Single active constituents such as sulfuretin or butein have been characterized from RVS extract, following the conventional pharmaceutical paradigm of drug discovery [25, 26]. Nevertheless, it is hypothesized that the active compound isolated from plants may rarely have high activity against cancer as the extract at comparable concentration without synergistic interaction or multifactorial effects between compounds present in herbal extracts [27]. Cancer is also complex disease having various biological capabilities such as sustaining proliferative signaling, evading growth suppressors, resisting cell death, enabling replicative immortality, inducing angiogenesis, activating invasion and metastasis, genome instability, tumor-promoting inflammation, deregulating energy metabolism, and evading immune destruction [28]. In response to targeted therapy, cancer cells may also reduce their dependence on a particular capability, becoming resistant to it. For example, even if potent angiogenesis inhibitors succeed in suppressing specific molecular targets, tumors adapt and shift from a dependence upon continuing angiogenesis to invasiveness and metastasis instead [28, 29]. Therefore, multiple targeted agents with synergistic interaction are necessary to inhibit the cancer cell progression. The whole extract containing many constituents from natural products might make it possible to be more effective and less toxic in clinic than single potent compound. Based on clinical outcomes of RVS, it could be postulated to have various therapeutic targeting on cancer cell except the previously mentioned mechanism of action focused on angiogenesis.

In the era of targeted therapy, the predictive biomarkers have been identified to select patients more likely to benefit from it, which indeed makes cancer treatment personalized. In recent development of new drug, well-validated biomarker becomes more and more important from the excellent example of crizotinib targeting ALK mutation [30]. Unfortunately, there are no known clinically relevant biomarkers which could identify responders to the drugs targeted on angiogenesis [31]. Therefore, more research is needed for the predictive factors in order to find RVS extract-responders using molecular biology and traditional Korean medicine’s diagnostic methodology. From our clinical results, effective outcome from RVS extract is not dependent on not only the cancer type but also the patient. Natural products are also known to affect immune function which could be monitored by immunomodulating cytokines such as IFN-γ, IL-2, and IL-10 [32]. Actually, there are reports on anti-inflammatory function of RVS or RVS flavonoids. Butein from RVS inhibits cytokine-induced nitric oxide production by suppression of inflammatory signaling in NF-κB pathways [33]. RVS hexane fraction and its major component, fisetin, significantly inhibit inflammatory cytokine production such as TNF-α, IL-6, IL-8, and monocyte chemoattractant protein-1 [34]. RVS glycoprotein (36 kDa) also has an inhibitory activity of T-helper type 2 (Th2) cytokines such as IL-4 and IL-10, which means to help immune dysfunction [35]. In aggressive pancreatic cancer, a cross talk between tumor cells and cancer-associated fibroblasts was reported to result in the induction of Th2-type inflammation which was well correlated with poor survival of patients [36]. Therefore, we try to focus cytokines-related immune system and find common genotype or phenotype backgrounds concerning drug metabolism in RVS extract-responders.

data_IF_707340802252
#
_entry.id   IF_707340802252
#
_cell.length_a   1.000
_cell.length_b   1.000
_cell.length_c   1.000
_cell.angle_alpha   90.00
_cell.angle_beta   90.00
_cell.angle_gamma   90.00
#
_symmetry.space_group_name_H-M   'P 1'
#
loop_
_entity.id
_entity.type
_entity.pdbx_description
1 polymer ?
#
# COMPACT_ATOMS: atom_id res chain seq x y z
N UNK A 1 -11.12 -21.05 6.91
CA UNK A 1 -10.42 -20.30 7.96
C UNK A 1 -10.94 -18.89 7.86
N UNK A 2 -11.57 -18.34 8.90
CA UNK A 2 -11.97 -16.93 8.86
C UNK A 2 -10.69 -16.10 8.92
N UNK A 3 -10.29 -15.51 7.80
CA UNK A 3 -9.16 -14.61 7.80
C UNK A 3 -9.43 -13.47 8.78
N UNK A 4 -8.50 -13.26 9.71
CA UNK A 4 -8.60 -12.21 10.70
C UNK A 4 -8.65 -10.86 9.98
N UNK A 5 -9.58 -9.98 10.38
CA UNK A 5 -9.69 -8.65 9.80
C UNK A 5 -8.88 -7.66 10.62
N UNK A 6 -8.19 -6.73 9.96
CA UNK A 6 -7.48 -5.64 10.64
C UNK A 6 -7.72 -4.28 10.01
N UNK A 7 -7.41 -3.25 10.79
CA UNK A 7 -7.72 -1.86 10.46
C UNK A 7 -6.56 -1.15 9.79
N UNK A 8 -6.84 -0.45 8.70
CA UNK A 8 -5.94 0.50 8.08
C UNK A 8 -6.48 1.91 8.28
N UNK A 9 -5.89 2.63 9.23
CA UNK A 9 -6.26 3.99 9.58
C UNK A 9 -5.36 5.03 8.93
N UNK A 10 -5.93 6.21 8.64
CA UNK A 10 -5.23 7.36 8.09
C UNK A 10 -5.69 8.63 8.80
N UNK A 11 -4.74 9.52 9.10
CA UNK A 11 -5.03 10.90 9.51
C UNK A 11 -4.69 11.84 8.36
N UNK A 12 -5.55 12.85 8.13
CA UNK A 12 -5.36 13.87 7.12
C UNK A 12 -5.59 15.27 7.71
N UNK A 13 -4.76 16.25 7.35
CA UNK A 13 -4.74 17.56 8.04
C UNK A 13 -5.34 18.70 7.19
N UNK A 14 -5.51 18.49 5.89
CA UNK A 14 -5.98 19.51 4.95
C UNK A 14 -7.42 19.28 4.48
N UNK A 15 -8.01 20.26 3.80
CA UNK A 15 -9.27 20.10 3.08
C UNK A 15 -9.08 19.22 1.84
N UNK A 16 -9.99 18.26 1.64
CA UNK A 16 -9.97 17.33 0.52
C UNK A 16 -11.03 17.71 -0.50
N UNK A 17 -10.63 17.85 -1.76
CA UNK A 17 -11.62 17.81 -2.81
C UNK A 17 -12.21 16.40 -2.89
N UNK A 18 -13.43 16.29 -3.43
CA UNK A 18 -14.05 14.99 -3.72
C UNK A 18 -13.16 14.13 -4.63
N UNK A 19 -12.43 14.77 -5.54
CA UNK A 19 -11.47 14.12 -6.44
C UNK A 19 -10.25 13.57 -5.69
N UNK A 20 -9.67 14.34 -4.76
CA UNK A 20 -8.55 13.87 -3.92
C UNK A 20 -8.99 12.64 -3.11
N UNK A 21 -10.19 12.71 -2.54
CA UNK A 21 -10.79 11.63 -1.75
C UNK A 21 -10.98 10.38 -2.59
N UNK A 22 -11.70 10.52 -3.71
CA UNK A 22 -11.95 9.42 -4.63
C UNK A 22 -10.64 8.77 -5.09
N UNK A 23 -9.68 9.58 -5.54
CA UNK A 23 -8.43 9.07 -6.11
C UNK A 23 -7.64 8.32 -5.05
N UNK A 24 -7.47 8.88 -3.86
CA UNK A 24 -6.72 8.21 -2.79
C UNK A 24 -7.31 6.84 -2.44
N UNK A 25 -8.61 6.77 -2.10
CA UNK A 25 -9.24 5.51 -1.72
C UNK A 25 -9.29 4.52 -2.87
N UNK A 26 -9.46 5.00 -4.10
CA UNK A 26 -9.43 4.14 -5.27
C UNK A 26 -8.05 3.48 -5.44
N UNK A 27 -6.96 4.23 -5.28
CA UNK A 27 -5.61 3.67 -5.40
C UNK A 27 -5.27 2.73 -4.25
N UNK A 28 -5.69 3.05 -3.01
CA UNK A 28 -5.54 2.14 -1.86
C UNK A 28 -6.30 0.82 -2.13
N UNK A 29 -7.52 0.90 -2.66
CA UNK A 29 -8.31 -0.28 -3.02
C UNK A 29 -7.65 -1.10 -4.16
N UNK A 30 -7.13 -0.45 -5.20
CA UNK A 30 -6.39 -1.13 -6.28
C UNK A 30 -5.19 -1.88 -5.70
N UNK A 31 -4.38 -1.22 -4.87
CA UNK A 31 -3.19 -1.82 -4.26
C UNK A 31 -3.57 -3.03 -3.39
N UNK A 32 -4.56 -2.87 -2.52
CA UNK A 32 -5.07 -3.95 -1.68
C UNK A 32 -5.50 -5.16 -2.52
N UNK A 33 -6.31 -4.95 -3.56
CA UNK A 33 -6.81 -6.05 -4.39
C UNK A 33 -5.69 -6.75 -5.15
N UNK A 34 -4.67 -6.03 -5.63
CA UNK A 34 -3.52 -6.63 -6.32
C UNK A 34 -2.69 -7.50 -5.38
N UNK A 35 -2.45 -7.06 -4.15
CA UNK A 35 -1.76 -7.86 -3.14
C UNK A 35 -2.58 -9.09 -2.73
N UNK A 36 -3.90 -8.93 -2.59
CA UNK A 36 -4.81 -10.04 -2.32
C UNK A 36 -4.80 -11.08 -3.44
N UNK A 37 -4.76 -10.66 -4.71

In conclusion, drug developments from natural products should be differently approached from the conventional pharmaceutical paradigm, and we hope that these preliminary results would stimulate further investigation into the effectiveness and tolerability of other natural products for the treatment of advanced cancers in clinical practice.


The authors would like to acknowledge the Kwanghyewon Medical Foundation for funding research that led to the understanding and writing of this paper.


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Copyright © 2012 Woncheol Choi et al. This is an open access article distributed under the Creative Commons Attribution License, which permits unrestricted use, distribution, and reproduction in any medium, provided the original work is properly cited.